Sleep Deprivation and its Effects on the Body by Clair Whiteman Nutritionist/Technical Advisor for Biogenesis Nutraceuticals

Sleep, like proper nutrition, is an important component of maintaining overall health. Unfortunately, sleep disorders and sleep deprivation are becoming common health issues among the American public. The US Center for Disease Control and Prevention (CDC) estimates that nearly 25% of Americans report occasional sleep difficulties, with 10% meeting the criteria for insomnia. In addition, the amount of nightly sleep that the average American reports has declined steadily from 8.0-8.9 hours in the 1960s to 6.9-7 hours in present day. Similar to dietary deficiencies, lack of sleep can have systemic adverse health effects that can impair both physical and mental function. Fortunately, lifestyle changes and numerous natural therapies have been shown to be safe and effective for supporting regular and healthy sleep behavior. Sleep is stimulated by the pineal gland’s release of melatonin, a hormone endogenously precursed by serotonin and 5-hydroxytryptophan.

Normal sleep progresses through four stages which are differentiated into non-rapid eye movement sleep (NREM1, NREM2, and NREM3) and rapid eye movement sleep (REM). These stages of sleep are distinguished by changes in brain waves and body muscular activity. Of significant clinical importance is REM sleep, which accounts for 20-25% of total sleep and is characterized by frequent movement of the eye muscles, body muscle relaxation, irregular breathing, and vivid dreaming. It is theorized that consolidation and organization of memories occurs during REM sleep, indicating that adequate REM is essential for normal cognitive function. Lack of REM sleep early in life has been linked to impaired cognitive development and behavior problems. Short-term sleep deprivation can also have severe implications on mental capabilities, and an average of seven to eight hours a night is recommended to maintain optimum cognitive function.

Contrary to popular belief, sleep is not only essential for proper mental activity. Lack of sleep can impact the endocrine system resulting in impairments in tissue repair and body mass maintenance. The “master” endocrine organ, the pituitary gland, is markedly influenced by sleep. As a result, sleep deprivation can have systemic effects on endocrine activity as the pituitary gland is responsible for signaling systems that control and regulate all peripheral endocrine glands. Human growth hormone (hGH) is secreted by the anterior pituitary and plays a large role in regeneration of tissues and maintaining lean body mass. Normal secretion of hGH occurs in discreet pulses, with a large surge occurring about ½ hour after the onset of night time sleep. Sleep deprivation can therefore interfere with normal growth hormone secretion and impair tissue maintenance mechanisms. Sleep deprivation may also impact regular thyroid stimulating hormone (TSH) levels, which could have systemic effects on normal metabolic processes.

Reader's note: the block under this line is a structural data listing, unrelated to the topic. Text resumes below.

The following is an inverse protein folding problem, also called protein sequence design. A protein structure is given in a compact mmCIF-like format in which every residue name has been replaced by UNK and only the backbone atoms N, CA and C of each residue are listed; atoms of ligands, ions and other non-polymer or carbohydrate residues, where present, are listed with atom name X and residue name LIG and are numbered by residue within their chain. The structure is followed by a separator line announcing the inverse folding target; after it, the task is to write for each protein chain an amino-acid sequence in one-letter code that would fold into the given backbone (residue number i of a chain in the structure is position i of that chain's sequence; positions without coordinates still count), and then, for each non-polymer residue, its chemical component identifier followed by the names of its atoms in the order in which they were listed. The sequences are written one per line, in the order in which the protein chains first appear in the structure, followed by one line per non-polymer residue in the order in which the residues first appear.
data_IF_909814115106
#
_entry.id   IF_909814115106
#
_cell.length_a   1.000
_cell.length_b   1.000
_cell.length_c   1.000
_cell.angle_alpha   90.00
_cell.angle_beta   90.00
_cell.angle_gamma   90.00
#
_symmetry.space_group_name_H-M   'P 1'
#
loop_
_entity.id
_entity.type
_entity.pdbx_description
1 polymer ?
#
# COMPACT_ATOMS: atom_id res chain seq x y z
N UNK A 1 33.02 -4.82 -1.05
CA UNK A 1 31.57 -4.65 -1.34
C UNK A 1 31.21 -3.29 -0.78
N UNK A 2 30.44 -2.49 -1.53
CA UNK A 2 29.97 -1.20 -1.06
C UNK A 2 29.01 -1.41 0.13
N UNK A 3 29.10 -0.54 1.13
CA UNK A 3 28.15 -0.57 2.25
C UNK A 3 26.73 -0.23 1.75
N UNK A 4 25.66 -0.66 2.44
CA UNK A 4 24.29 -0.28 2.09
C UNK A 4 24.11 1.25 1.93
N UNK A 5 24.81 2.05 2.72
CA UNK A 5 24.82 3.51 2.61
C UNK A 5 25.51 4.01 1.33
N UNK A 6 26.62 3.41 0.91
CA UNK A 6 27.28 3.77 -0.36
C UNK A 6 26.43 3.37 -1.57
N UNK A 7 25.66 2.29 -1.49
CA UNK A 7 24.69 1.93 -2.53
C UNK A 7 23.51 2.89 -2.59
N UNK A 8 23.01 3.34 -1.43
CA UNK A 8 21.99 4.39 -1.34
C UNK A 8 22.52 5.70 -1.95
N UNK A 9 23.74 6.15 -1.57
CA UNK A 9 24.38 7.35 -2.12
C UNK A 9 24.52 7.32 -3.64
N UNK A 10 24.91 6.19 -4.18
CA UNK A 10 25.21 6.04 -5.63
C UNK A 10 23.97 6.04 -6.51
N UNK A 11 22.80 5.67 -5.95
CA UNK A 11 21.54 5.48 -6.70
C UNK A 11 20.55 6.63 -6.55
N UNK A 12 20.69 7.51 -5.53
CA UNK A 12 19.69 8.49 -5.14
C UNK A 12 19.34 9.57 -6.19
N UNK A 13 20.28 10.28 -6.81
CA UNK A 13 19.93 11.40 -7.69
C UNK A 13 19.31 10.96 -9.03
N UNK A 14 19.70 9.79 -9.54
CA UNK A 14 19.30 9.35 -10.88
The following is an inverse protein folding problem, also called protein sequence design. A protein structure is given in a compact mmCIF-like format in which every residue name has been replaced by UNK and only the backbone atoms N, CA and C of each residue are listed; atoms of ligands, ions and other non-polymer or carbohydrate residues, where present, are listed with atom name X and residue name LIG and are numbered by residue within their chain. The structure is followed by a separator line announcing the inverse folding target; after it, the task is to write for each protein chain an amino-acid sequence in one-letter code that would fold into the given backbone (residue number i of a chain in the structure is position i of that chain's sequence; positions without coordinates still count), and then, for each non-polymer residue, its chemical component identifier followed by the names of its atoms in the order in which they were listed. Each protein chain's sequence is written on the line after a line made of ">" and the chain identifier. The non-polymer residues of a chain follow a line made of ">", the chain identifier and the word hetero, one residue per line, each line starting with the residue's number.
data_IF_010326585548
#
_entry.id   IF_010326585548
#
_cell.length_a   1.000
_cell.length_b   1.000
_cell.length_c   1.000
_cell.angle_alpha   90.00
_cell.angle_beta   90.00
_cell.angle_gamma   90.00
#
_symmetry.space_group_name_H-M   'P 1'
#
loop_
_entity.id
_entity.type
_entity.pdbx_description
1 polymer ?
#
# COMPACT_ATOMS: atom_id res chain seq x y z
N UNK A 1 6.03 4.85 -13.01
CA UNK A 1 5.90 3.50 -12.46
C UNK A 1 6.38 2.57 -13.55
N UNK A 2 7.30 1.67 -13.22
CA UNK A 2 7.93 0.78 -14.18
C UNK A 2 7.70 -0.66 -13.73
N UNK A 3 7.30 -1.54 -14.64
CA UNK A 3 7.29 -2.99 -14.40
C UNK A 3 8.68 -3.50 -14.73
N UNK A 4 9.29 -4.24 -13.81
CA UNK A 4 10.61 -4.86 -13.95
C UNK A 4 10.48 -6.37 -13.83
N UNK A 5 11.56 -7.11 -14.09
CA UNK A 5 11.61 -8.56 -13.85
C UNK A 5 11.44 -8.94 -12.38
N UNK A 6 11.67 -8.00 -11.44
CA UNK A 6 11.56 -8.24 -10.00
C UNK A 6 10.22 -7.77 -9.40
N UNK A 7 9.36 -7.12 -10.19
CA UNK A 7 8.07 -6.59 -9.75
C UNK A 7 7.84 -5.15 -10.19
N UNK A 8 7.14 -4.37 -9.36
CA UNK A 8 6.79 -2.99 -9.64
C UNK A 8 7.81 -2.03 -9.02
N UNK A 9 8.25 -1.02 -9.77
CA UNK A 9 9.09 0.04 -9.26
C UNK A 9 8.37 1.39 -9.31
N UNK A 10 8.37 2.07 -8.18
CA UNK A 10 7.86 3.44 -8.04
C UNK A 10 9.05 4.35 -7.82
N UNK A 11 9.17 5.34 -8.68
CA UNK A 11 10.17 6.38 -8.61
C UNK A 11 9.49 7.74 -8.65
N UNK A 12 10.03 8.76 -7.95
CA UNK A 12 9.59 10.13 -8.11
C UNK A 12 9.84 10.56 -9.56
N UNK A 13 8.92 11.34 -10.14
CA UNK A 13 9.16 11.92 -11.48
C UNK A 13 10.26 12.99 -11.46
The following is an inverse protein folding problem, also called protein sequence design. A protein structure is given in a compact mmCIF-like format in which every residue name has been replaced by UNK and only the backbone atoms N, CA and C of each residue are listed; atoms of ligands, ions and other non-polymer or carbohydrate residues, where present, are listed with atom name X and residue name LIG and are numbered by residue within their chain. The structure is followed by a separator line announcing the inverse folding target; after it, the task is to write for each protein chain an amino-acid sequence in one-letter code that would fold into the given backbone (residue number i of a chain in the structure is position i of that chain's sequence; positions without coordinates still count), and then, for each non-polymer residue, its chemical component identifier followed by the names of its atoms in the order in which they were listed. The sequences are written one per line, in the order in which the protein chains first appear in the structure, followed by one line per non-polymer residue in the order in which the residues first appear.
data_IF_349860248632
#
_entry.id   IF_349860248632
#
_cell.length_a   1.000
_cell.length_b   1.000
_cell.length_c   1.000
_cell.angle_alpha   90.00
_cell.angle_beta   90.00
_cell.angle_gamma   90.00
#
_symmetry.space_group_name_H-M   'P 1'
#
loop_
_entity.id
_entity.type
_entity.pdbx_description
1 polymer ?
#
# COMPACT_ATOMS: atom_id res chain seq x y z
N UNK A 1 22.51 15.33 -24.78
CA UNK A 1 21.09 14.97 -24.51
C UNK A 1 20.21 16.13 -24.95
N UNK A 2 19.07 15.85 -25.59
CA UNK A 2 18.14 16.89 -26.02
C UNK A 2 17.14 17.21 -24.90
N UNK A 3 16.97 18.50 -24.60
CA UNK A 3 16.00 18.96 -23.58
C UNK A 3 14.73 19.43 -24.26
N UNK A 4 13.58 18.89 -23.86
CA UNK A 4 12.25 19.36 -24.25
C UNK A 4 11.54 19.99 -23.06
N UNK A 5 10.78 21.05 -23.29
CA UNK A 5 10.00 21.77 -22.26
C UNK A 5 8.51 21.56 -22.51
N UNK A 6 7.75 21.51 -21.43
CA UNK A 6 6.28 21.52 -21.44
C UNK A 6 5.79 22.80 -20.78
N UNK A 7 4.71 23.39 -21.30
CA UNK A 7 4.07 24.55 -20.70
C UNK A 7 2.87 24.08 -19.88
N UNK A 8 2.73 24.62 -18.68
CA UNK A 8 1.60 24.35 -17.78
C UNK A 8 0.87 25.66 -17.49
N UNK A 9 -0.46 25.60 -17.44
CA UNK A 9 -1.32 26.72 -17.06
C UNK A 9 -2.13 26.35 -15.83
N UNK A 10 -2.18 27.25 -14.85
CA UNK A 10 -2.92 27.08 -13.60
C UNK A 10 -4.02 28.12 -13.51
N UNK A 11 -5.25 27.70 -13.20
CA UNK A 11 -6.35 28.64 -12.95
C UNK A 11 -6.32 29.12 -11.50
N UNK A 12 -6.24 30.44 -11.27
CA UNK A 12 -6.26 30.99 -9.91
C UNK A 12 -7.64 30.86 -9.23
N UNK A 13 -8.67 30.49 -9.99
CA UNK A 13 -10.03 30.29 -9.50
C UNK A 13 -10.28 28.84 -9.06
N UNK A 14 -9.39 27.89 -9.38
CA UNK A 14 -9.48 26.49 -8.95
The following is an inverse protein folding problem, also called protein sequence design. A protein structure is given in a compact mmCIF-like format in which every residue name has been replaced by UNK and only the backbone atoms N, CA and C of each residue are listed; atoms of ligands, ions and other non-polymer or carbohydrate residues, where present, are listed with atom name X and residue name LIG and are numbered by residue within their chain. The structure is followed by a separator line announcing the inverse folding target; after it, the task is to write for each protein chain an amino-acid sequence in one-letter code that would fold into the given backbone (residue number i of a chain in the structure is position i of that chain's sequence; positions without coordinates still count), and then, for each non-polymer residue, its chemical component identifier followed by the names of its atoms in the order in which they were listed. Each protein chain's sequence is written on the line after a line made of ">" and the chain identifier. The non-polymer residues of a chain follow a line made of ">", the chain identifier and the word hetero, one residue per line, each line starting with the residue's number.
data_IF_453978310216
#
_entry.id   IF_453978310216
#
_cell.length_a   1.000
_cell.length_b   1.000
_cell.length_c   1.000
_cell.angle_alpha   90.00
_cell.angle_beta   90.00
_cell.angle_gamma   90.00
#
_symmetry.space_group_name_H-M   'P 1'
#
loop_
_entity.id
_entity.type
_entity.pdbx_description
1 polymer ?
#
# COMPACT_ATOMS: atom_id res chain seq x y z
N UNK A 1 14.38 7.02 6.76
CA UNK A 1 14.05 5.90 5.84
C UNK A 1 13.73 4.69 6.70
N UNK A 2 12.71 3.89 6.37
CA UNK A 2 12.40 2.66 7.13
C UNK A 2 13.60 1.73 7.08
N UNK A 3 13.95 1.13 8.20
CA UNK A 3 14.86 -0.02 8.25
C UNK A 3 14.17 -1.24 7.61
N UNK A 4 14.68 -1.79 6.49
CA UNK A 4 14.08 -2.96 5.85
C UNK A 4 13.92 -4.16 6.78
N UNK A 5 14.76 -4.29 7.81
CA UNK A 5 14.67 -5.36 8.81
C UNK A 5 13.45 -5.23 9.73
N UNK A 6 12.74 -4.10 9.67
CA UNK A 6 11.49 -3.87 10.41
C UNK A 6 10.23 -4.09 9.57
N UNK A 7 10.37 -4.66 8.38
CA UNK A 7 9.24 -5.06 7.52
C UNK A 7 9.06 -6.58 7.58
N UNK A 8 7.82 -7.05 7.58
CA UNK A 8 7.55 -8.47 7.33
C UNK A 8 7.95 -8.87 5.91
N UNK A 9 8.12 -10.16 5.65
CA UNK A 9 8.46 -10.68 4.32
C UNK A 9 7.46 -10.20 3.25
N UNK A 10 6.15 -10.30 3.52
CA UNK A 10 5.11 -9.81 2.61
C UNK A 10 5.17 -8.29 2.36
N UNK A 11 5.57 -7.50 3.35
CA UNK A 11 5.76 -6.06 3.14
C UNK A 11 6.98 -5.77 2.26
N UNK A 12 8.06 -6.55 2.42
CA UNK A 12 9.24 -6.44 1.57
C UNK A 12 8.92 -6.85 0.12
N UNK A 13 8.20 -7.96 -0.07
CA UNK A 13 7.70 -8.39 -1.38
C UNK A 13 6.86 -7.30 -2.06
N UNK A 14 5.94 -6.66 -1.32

The major metabolic implications of sleep deprivation have been shown within the hypothalamic maintenance of appetite. Ghrelin is a peptide hormone secreted by the stomach to stimulate hunger while its counter-regulator,leptin, is released by adipose cells to induce satiety and appetite suppression. The interrelationship between these two hormonal signaling methods is essential for body mass maintenance and has become a focal point of preliminary therapies targeted toward reducing obesity. In sleep-deprived individuals, leptin has been shown to be markedly decreased despite normal caloric intake and physical activity. As a result, the body has difficultly in achieving a state of fullness and satisfaction from normal food intake. Elevated levels of ghrelin were also seen in conjunction with reduced leptin, indicating that sleep deprivation may also lead to an increase in appetite. This inability to accurately gauge caloric need can lead to severe impairments in the body’s natural weight control pathways.